One and Ones

'One' and 'ones' are impersonal pronouns in English. They're used in place of previously mentioned nouns to avoid repetition.

"One" and "Ones" in the English Grammar


As a personal pronoun, 'one' and 'ones' can be used to refer to 'people in general'.
They are both impersonal pronouns.



We often use 'one' or 'ones' in more formal styles of writing. Too much use of it might result in a very formal language (that almost sound unnatural).


The pronoun 'one' replaces singular or one person, animal, or thing.

The bus just left right now. The next one will be here in 15 minutes.

Here, the noun 'bus' is replaced by 'one'. The adjective 'next' can't be used alone and the repetition of 'bus' doesn't sound natural. Therefore, we replaced 'one' to avoid repetition.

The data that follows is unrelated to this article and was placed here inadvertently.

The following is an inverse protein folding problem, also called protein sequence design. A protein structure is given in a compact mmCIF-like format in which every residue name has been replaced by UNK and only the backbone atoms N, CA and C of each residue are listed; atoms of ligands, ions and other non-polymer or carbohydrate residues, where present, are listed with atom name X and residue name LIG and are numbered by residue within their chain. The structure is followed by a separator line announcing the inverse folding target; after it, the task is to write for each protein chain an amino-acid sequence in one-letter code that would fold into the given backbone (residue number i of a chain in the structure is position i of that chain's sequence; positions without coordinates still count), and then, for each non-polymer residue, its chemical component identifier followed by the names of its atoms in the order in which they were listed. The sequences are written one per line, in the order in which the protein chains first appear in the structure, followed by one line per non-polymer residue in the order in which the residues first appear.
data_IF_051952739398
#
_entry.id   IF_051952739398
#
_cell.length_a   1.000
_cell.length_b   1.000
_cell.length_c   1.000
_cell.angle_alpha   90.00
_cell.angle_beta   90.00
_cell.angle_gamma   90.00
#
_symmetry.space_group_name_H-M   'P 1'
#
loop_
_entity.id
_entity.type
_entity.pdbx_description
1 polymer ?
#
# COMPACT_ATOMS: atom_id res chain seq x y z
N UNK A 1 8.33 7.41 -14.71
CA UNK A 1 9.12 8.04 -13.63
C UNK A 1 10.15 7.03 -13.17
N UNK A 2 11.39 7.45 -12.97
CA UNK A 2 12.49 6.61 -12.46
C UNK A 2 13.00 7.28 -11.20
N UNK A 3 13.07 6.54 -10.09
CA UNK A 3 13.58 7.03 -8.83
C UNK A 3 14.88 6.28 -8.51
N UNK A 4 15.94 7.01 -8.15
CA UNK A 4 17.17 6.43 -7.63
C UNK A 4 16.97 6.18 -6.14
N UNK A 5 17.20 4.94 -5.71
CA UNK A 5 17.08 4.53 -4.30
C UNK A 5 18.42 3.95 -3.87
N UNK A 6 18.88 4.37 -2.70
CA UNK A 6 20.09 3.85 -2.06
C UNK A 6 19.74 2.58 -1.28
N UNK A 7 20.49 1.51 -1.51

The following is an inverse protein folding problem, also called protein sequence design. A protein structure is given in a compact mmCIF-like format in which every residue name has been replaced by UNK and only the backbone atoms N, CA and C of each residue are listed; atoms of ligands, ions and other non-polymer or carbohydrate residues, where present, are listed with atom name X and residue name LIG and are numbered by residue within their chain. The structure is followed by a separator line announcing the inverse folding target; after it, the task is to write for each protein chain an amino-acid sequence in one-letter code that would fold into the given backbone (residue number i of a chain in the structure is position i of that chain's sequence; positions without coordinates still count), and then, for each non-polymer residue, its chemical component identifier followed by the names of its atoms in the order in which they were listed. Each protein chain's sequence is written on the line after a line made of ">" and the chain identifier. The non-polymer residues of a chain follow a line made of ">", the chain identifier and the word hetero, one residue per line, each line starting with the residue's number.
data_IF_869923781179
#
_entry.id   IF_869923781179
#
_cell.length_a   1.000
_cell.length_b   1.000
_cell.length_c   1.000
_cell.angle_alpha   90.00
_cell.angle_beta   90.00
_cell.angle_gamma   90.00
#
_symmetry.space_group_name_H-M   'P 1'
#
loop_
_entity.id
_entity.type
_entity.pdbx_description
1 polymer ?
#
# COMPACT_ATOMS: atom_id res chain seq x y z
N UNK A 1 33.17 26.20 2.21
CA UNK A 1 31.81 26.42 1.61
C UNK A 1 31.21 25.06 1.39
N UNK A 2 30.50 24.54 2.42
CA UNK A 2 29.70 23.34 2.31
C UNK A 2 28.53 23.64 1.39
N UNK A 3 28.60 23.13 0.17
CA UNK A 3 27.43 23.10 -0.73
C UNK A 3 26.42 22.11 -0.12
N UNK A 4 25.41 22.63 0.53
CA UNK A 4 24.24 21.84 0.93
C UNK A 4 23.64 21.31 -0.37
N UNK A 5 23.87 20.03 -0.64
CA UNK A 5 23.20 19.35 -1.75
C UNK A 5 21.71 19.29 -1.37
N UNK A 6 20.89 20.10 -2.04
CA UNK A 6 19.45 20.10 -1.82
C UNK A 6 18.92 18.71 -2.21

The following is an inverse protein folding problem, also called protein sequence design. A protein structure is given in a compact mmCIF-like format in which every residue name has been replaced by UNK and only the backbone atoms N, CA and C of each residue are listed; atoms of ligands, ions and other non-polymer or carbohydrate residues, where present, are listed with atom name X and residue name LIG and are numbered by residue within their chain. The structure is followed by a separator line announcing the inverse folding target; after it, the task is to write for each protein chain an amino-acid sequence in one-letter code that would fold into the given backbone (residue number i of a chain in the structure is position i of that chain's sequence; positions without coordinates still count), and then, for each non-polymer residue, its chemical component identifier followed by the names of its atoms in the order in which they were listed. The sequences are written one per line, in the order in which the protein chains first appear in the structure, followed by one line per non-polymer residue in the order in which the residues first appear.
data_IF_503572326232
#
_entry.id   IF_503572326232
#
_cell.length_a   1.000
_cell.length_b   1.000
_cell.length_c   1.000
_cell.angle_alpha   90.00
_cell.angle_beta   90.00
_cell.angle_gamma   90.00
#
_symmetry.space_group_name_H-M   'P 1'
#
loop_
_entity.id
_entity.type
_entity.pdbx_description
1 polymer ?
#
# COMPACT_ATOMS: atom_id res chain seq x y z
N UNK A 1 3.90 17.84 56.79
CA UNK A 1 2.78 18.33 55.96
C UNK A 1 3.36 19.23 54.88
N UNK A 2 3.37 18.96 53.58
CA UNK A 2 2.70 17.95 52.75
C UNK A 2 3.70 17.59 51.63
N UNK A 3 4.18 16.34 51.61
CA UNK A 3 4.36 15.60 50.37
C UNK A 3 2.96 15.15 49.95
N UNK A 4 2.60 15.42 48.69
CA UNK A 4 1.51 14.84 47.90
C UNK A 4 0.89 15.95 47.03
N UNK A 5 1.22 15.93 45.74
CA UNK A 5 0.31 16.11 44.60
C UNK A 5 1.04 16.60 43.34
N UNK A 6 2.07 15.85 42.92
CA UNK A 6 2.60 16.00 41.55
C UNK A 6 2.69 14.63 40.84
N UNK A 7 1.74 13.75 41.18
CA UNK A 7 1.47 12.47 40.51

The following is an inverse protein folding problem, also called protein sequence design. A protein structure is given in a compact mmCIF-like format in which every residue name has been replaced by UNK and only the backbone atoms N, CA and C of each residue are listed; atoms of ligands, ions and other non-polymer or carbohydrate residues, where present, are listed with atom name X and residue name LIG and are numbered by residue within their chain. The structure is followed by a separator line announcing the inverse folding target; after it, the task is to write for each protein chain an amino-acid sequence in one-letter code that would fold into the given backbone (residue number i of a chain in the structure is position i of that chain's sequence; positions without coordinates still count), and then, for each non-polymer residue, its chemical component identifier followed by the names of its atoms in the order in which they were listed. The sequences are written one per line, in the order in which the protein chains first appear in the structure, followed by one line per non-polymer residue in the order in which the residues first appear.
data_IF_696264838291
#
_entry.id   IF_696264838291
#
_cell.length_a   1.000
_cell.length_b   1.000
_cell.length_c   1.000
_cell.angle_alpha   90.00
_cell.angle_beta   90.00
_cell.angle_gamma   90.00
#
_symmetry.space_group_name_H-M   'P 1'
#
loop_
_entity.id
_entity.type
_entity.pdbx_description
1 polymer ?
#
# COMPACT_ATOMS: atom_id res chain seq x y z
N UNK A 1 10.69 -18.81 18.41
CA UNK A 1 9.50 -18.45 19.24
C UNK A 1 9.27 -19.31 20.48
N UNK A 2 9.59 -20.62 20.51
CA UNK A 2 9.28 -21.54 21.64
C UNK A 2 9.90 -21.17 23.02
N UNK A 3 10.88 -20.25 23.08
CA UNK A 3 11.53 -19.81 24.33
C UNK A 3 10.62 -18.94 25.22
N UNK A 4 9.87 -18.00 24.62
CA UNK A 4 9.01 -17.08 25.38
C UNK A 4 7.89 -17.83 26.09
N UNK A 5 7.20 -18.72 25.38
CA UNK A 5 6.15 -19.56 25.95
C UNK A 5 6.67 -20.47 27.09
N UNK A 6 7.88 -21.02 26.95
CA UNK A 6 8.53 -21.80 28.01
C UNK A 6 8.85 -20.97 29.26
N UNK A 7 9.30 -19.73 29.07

Do you know these guys? Molly is the tall one and Emily is the short one.

As you can see, we cannot omit the pronoun 'one' and say 'Molly is the tall and Emily is the short'.


'Ones' replaces the nouns that are used in the plural form. They can refer to people, animals, or things.

These pants are more to my style. The ones I tried before weren't to my liking.

Here, 'ones' replaces 'pants' (a plural noun)

My glasses are broken. I need new ones.


We use 'one' and 'ones':

Which is your jacket, the brown one or the gray one?

Do you see those dogs? Jessie is the one chewing that toy.

Which one is your luggage?

Look at all these muffins. That one looks delicious.

This One/That One/These Ones/Those Ones

'One' and 'ones' can be used as pronouns and accompany demonstrative determiners to refer to something(s)/someone(s).


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